Of course not! As B2B marketers, focusing on your audience is absolutely critical.

However, you must look forward, at where your audience will be. Research and observation tell you where your audience has been and what they have been interested in. But what will they be interested in and using in 6, 12 or 24 months?

If you are focused on what your B2B target audience has done in the past or is doing today, you will miss new opportunities like the Internet (2000), Twitter (2009) or Pinterest (2011) to connect with your audience. Here are statements I was hearing regularly just two years ago:

  • B2B decision makers don’t use search engines, their team provides all the information they need.
  • B2B buyers won’t read content on their smartphones.

Asking the Right Questions

The problem is, you are asking the wrong questions yet still expecting to get the right answers.

When it comes to new or emerging areas, be it technology, channels or communication styles, the question isn’t if your audience is using them today. The questions are what will they be using tomorrow and is it worth it to be there waiting for them?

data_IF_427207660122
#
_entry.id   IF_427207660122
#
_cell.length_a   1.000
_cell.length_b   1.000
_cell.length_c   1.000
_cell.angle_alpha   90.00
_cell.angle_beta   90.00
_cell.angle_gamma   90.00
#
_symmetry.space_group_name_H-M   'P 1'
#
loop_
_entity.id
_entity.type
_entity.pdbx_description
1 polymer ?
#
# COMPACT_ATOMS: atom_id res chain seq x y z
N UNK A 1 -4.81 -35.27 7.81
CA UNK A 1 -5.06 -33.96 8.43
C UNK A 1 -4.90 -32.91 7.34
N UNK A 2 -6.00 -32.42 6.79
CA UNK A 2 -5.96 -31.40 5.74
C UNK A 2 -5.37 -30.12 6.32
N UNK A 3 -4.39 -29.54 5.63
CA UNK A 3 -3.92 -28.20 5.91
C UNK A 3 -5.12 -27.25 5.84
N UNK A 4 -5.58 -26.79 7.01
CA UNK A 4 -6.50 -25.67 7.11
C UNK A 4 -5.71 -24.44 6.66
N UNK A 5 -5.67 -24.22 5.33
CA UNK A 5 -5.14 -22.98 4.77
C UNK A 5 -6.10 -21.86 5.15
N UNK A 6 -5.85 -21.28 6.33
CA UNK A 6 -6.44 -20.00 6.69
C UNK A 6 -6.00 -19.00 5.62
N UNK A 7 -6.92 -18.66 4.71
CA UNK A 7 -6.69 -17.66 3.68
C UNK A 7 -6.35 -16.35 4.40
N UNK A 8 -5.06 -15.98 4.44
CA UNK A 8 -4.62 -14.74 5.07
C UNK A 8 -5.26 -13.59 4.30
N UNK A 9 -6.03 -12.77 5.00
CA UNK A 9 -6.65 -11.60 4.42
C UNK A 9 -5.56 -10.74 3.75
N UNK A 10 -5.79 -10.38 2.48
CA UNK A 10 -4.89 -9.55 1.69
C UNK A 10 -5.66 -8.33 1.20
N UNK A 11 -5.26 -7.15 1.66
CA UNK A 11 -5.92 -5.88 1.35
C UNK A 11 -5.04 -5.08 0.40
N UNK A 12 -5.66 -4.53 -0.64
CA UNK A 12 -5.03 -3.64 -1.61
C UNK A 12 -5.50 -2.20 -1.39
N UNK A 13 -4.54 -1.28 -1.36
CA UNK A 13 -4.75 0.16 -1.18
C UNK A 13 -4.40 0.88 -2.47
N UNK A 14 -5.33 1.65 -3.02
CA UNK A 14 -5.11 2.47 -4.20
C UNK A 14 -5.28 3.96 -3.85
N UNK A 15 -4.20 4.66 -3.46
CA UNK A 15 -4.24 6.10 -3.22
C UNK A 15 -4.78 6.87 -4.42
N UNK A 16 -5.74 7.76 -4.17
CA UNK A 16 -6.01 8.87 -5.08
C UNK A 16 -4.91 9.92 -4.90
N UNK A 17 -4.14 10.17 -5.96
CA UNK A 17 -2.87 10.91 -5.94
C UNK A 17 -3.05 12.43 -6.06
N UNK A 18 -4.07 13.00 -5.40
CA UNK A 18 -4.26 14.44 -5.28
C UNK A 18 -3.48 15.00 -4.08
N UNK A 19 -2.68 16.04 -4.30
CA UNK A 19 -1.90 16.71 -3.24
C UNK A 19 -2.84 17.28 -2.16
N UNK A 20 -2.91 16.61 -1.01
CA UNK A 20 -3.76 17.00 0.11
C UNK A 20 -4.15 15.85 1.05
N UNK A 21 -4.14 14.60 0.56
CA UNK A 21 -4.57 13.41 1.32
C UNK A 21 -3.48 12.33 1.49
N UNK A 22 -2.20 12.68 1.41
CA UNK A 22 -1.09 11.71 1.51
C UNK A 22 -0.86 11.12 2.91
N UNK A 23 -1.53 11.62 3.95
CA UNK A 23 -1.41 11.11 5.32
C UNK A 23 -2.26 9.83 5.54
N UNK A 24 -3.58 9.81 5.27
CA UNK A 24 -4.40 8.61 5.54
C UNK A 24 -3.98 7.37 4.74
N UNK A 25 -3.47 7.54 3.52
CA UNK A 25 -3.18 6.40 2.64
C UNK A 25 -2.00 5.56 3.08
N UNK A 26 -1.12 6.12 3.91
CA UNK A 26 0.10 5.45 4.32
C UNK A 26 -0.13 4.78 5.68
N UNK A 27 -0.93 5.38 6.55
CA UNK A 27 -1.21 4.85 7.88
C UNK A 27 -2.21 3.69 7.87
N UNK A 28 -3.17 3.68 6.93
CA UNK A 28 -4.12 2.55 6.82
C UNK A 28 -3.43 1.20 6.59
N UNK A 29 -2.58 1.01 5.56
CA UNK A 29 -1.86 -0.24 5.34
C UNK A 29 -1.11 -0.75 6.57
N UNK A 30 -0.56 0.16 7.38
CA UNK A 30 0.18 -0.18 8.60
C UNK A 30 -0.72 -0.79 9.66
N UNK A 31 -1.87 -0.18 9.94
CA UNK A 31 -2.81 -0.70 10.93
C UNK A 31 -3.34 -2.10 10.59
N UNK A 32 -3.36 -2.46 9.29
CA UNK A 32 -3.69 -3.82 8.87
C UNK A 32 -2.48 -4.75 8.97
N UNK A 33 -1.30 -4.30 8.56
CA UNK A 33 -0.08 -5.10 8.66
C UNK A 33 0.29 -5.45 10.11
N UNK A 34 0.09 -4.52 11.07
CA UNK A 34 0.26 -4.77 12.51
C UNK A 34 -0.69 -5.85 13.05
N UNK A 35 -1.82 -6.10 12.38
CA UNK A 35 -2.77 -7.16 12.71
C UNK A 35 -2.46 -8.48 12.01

Are enterprise B2B decision makers are a bunch of stodgy old folks that don’t know a tweet from a like? Who cares if they are! The real question is, will the difference be part of their business vocabulary tomorrow?

Marketing decisions are not about what to do today and throw out tomorrow, they are about where your marketing is going. If you don’t believe your audience will use a new channel or it is a lower priority when you consider its future potential, by all means, don’t invest in it. Just don’t keep staring in the rear view mirror to decide where to go.

In Summary

Can you choose to sit out on emerging trends? Of course. Just don’t say it is because your audience isn’t there today. Emerging opportunities are still emerging and assessing the opportunity requires looking ahead to its future potential.

Your Turn

How should businesses look forward and balance emerging opportunities with today’s tried and true or must-have activities? Should all large B2B marketers make a concerted effort to test new opportunities?

Share your perspective in the comments below or with me on Twitter (@wittlake).